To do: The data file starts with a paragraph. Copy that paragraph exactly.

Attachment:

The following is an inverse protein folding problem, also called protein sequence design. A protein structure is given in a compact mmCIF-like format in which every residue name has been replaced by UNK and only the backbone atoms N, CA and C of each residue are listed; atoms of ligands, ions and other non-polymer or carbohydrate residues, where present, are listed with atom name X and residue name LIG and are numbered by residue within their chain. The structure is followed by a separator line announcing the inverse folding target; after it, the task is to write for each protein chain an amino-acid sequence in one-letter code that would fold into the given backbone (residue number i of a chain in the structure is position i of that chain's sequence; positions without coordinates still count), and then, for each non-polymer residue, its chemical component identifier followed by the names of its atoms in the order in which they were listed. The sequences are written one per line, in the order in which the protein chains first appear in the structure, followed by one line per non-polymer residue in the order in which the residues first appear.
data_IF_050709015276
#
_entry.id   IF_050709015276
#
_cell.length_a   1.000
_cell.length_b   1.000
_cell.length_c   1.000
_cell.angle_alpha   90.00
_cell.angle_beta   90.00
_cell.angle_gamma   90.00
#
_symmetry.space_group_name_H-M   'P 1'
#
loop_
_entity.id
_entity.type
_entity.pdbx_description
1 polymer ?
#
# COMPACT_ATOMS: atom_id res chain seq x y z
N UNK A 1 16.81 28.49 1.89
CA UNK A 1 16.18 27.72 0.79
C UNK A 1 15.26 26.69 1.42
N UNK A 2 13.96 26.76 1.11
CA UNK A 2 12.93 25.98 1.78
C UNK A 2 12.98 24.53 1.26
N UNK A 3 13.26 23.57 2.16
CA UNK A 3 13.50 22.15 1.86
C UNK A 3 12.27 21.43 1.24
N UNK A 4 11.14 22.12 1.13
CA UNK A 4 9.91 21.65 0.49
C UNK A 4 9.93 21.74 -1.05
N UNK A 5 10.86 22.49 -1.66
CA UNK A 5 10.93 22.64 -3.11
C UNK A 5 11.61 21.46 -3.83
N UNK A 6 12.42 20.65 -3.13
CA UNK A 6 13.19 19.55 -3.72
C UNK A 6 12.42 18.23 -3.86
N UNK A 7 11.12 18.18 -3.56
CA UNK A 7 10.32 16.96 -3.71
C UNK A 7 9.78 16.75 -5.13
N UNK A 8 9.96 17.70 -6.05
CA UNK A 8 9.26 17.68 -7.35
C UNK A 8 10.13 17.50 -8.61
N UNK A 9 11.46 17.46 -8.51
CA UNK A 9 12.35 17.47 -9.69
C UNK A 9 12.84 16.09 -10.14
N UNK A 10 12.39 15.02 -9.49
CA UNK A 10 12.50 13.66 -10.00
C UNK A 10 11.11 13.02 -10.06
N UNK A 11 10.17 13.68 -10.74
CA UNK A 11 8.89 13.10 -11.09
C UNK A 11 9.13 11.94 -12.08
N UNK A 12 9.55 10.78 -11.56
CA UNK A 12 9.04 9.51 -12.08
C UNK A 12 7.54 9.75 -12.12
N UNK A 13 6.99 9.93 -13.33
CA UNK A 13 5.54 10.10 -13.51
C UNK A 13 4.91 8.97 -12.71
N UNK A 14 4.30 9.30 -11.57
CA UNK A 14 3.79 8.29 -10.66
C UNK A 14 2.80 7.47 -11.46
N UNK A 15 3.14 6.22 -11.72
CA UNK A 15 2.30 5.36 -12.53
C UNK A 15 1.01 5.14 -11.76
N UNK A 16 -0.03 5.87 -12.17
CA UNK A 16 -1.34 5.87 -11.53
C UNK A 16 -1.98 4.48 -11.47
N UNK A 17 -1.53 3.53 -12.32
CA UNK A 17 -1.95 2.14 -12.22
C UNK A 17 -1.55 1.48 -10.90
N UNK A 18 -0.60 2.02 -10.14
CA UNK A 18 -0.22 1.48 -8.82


The following is an inverse protein folding problem, also called protein sequence design. A protein structure is given in a compact mmCIF-like format in which every residue name has been replaced by UNK and only the backbone atoms N, CA and C of each residue are listed; atoms of ligands, ions and other non-polymer or carbohydrate residues, where present, are listed with atom name X and residue name LIG and are numbered by residue within their chain. The structure is followed by a separator line announcing the inverse folding target; after it, the task is to write for each protein chain an amino-acid sequence in one-letter code that would fold into the given backbone (residue number i of a chain in the structure is position i of that chain's sequence; positions without coordinates still count), and then, for each non-polymer residue, its chemical component identifier followed by the names of its atoms in the order in which they were listed. The sequences are written one per line, in the order in which the protein chains first appear in the structure, followed by one line per non-polymer residue in the order in which the residues first appear.